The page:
BH:    Oh, I’d much rather it dropped into a standard program!  For one thing, I think an all contemporary program is very hard to listen to.  By the time the fifth piece of contemporary music comes around, nobody listens anymore.  Conventions and meetings and symposia are very hard to take.  Composers come together to listen to each other’s music, but you mainly listen to your own piece, and pay little attention to the others.  I don’t want to be too cynical about these things, but I just came from another symposium of composition.  You hear twenty-five new pieces in two days, and you remember very little.

heidenBD:    What about the program we’ll do on the radio
ninety minutes exploring some of your music with some of our talk?

BH:    Oh, that’s all right, sure!  Between the talk and the music, you find contrasting pieces, so that’s no problem, really.

BD:    Will you be writing any more operas?

BH:    I don’t know!  If somebody asks me to, yes.  They are always way back in the mind, but I don’t know.  As I said, opera, from the beginning on, was a commercial venture.  You have to involve special activity finding a person you can work with as a librettist.  There is a great difficulty because it takes a special person to do a good job.  For instance, my teacher, Hindemith, didn’t trust anybody at the end of his life.  He wrote his own.

BD:    You don’t feel that’s a good idea?

BH:    I don’t think I’m the person to do that.  I don’t write language very easily.

BD:    For you, is writing music fun?

BH:    Yes, I like to, and especially thinking about it before.  Even before it begins to take shape in your mind it is great fun.  I’m very happy with that sort of activity.

BD:    Are you ever surprised with how the piece turns out?

BH:    You’re always surprised.  I always hope not to be too surprised at how pieces turn out.  Actually the only time I’m really nervous is before a first rehearsal with an orchestra.  Much of it has to do with if everything is in order — if all of a sudden there are ten bars missing in the second violin, or something like that which creates an incredible confusion.  Everybody gets mad and time is lost.

BD:    But that’s something that’s really out of your control.

BH:    Sometimes, yes, but if you make your own parts it is your control, and you should have proofread.  So that is always a very nerve-wracking moment.  To hear a piece for the first time, interpreted by somebody else is very exciting because it shows you if you really could put down in notation what you wanted to hear.  That is what composition is about, really, and that is what I can try to teach.  The only question I will ask a student is, “Is that what you want, because this is what you have on the page.”  If the question arises at all, fifty percent of the time this is not what the student wants.  What you can learn is to put down, in notation, what your musical idea is.  You cannot learn what your musical idea should be, but you can learn about the realization of that in some sort of communicable sign language.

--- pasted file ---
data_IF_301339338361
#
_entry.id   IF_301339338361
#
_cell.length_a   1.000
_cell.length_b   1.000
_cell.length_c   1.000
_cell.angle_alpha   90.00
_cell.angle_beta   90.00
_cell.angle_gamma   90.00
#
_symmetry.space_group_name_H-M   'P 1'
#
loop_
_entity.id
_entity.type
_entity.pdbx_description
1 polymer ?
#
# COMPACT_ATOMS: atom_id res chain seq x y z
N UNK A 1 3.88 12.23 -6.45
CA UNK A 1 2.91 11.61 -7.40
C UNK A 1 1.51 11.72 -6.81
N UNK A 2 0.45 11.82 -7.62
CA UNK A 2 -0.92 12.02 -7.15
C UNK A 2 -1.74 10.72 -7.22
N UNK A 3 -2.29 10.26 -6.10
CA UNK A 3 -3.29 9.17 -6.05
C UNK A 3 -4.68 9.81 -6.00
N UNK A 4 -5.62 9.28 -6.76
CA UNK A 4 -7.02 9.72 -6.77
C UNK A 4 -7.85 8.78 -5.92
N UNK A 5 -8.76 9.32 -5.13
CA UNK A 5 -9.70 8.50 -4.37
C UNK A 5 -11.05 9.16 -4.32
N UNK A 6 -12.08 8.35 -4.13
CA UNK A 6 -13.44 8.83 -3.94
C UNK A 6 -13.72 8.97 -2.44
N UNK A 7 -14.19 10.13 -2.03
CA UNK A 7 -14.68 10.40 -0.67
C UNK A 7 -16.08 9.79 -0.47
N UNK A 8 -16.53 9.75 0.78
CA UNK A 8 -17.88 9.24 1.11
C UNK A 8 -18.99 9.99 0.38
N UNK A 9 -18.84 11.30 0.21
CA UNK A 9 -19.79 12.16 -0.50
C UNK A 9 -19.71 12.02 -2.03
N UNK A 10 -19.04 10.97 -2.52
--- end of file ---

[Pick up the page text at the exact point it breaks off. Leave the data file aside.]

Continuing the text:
BD:    Do you feel that music is art, or is music entertainment?

BH:    Music is art.  I don’t see immediately a contradiction, but on the scale from one to ten, if one is art and ten is entertainment, music should be closer to one than to ten.

BD:    Is that one of the problems of music today — there’s too much music being written and performed that is closer to ten?

BH:    Yes, I think so.  There is also a lot of music written which does perfectly well for one hearing, but is exhausted by that.  There’s a lot of music written that doesn’t take repetition.

BD:    Yet it seems like so much of the rock music is constant repetition.

BH:    No, I don’t mean that.  I mean repeated performance.  In that sense, the great love for Baroque music that seems to be going on is quite understandable because that’s exactly the same type of music.  It’s wonderful to hear once or twice, but not constantly the same piece.  Baroque composers knew that very well.  I’m sure Vivaldi didn’t expect all these concertos to be played all over.  He wrote a new one, and that’s the reason there are four hundred.  The same is true today with much music that’s written.  It’s okay for the moment, and that does it.  Then it should disappear, and it usually does.